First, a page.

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Why do many scientists always sound so definite?

Why do many scientists always sound so definite and not explain the uncertainties and sensitivities of the ‘facts’ or data?
Mike Etkind from Buckinghamshire (Age 45-54)


3 Responses

  1. Yes you are correct. Scientists who work for and with the media are very confident people. Actually they are specially selected for their communication skills, in just the same way that actors and TV presenters are selected for the very same skills. When you are presenting science to people it is best to present a very positive attitude – this applies in all areas of life. A person who presented all the side effects, uncertainties and limitations would be very negative and not inspire confidence in others. The scientists who succeed in life are confident, carry out tasks with charismatic optimism and are very enthusiastic about their science projects.

  2. Hi Mike,

    The media picture of science and technology as presented is indeed distorted by an apparent confidence. I believe this occurs because the media has not developed the skill of educating the public on risk and risk interpretation. A significant part of scientists and technologists role has risk assessment and communcation as a core part of their education and training. One group who does very well at this are biologists and bioscientists. They frequently have to present outcomes as percentage certainties or percentage uncertainties. This doesn’t make for a good “news story” so it is usually discouraged within the media and they frequently turn to a more upbeat communicator.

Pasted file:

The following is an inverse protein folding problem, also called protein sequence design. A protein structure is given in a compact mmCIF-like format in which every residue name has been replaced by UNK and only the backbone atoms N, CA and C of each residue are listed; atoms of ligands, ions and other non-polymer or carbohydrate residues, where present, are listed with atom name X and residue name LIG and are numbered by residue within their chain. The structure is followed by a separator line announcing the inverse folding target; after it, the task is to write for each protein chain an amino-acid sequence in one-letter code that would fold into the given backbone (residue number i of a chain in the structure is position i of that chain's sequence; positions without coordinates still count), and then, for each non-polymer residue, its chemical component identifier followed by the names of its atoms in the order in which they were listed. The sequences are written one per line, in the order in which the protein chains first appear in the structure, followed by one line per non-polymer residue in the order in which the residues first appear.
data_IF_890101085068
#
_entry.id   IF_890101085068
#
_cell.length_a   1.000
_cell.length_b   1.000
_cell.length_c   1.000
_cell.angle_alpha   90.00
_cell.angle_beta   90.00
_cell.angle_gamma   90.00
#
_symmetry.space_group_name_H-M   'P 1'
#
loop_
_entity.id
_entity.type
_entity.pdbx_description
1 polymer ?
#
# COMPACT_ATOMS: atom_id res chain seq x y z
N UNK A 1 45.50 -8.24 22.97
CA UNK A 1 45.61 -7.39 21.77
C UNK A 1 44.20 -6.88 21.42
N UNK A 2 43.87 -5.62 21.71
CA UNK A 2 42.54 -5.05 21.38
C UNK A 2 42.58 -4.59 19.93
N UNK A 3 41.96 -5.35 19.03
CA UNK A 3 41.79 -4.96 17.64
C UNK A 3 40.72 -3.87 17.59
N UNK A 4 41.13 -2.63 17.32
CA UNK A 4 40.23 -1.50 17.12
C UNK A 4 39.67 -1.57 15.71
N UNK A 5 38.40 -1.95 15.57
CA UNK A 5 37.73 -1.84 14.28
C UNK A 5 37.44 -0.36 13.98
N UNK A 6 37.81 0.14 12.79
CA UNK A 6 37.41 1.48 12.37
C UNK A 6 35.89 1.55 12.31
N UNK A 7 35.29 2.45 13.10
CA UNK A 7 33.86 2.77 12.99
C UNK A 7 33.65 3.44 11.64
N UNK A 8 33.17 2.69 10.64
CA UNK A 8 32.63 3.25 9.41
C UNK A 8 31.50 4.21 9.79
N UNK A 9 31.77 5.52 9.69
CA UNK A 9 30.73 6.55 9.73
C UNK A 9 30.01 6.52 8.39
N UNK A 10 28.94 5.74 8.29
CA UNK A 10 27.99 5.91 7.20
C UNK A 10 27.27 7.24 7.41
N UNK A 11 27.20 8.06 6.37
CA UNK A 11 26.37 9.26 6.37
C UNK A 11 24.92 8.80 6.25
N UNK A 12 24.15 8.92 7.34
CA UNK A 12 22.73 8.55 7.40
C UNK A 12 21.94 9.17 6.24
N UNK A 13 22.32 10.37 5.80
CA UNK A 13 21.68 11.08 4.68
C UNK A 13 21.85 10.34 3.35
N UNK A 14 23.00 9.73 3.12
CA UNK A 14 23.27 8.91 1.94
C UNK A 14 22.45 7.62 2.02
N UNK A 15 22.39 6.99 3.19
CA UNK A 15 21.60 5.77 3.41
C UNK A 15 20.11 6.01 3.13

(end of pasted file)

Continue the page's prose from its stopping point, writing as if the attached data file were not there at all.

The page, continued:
A lot of technologists working in business frequently have to describe this risk in real terms for business investors. Also, their predictions are frequently tested by real markets and their career can suffer or rise by the accuracy of their predictions.

    Working with uncertainties successfully is very important. An obvious area is “safety” predictions. While the media is part of communication we scientists and technologists shouldn’t be allowed to not to own the education process for the public.

    A good example of communication is the BBC website “more or less” where risk and number interpretation is discussed and reviewed. But there are many examples where the media, companies and governements will avoid the process of dealing with unknowns and uncertainties.

  3. So what you are in fact saying is that some scientists, for so-called clear communication, intentionally avoid communicating the actual realities, and thereby both mislead the public and fail to begin the uphill task of getting the public used to the idea of risk and uncertainty. Perhaps understandable, but also dangerous?

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